NEW YORK -- Las Vegas Sands Corp., the global gambling empire headed by Republican benefactor Sheldon Adelson, recently acknowledged to American regulators that it likely engaged in corrupt practices in Macau, where the company has a major casino presence.
But as Adelson’s company takes steps to reckon with years-old allegations that it improperly purchased its place in the Asian gambling mecca, Las Vegas Sands confronts another explosive set of accusations a continent away in Spain. There, Las Vegas Sands is building a 1,850-acre casino project just outside Madrid that social advocacy groups claim will become a magnet for money-laundering, tax evasion and vice.
“At the end of the day, what these gentlemen are setting up are platforms for money-laundering to occur, and not platforms meant to create jobs,” Tomas Gómez, the leader of the Spanish Socialist Workers’ Party of Madrid, told reporters during a press conference in Madrid on Monday. “It’s creating alarm, social retrogression, and very suspect, very disturbing things.”
Las Vegas Sands, a publicly traded company whose majority stake is controlled by Adelson, dismissed criticism about its project in Spain, portraying it as typical political rhetoric.
“I’m not going to speculate on Spanish politics,” said Ron Reese, a spokesman for Las Vegas Sands. “I’m not going to try to read tea leaves on what a group of politicians are going to say or not going to say. The fact of the matter is we’ll continue to be transparent. We’ll continue moving forward.”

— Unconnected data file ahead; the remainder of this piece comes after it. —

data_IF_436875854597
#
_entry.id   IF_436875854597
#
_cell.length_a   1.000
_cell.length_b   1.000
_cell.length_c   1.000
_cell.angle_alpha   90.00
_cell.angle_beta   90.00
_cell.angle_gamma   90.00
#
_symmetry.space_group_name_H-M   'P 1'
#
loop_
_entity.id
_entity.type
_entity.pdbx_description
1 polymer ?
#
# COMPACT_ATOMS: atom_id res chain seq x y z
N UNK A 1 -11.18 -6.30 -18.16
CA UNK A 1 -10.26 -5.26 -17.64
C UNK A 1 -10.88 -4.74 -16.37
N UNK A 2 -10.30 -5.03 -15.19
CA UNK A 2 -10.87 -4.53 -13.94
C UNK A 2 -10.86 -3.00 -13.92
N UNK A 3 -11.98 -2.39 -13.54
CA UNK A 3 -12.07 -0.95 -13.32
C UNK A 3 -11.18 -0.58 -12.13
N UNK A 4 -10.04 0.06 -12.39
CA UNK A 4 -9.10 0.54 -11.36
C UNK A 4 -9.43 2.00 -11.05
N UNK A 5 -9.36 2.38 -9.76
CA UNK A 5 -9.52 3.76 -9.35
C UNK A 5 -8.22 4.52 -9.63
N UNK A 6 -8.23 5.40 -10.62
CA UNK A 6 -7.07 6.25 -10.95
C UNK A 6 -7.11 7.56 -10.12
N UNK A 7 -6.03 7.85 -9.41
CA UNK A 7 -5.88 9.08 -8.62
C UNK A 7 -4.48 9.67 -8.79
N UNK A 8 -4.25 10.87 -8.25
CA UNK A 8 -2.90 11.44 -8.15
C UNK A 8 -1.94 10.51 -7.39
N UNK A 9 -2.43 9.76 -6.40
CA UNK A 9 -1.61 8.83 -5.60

In a filing with the Securities and Exchange Commission on Friday, the company said that it had "likely" violated the Foreign Corrupt Practices Act, an American law best known for prohibitions against bribing foreign government officials. Though the U.S. Department of Justice has been investigating Las Vegas Sands for possible violations of the act since at least 2011, according to previous reports to the SEC, the new filing is the first company acknowledgement of likely misconduct.
The company on Monday issued a statement saying “misleading and sensationalistic reporting” had turned what it described as an accounting oversight into a bribery charge. “No violations of the anti-bribery provisions of the FCPA have occurred,” the company said, clarifying there were “'likely violations' of the books and records and internal controls provisions.”
According to the Financial Times, the filing has prompted concern within Republican ranks that negative publicity surrounding Adelson’s company could hinder the party’s future fundraising efforts.
Adelson, one of the world's richest men, and his wife personally gave more than $100 million to conservative candidates during the last election cycle, standing out as the biggest backers of former House speaker Newt Gingrich's campaign for the Republican presidential nomination. Adelson's super PACs also were major backers of Mitt Romney's presidential bid.
The talk emanating from Spain may amplify the worries. There, longtime critics of EuroVegas, a casino complex being built in a suburb of the capital city, said the admission about potential problems in Macau proves Adelson’s firm an amoral company.
"The only thing that was missing in our politics is rewarding those who have confessed to bribery and irregular accounting behavior with fiscal gifts and special privileges for their projects," Libertad Martínez, a Madrid assemblywoman who is a member of opposition party United Left, said in a statement.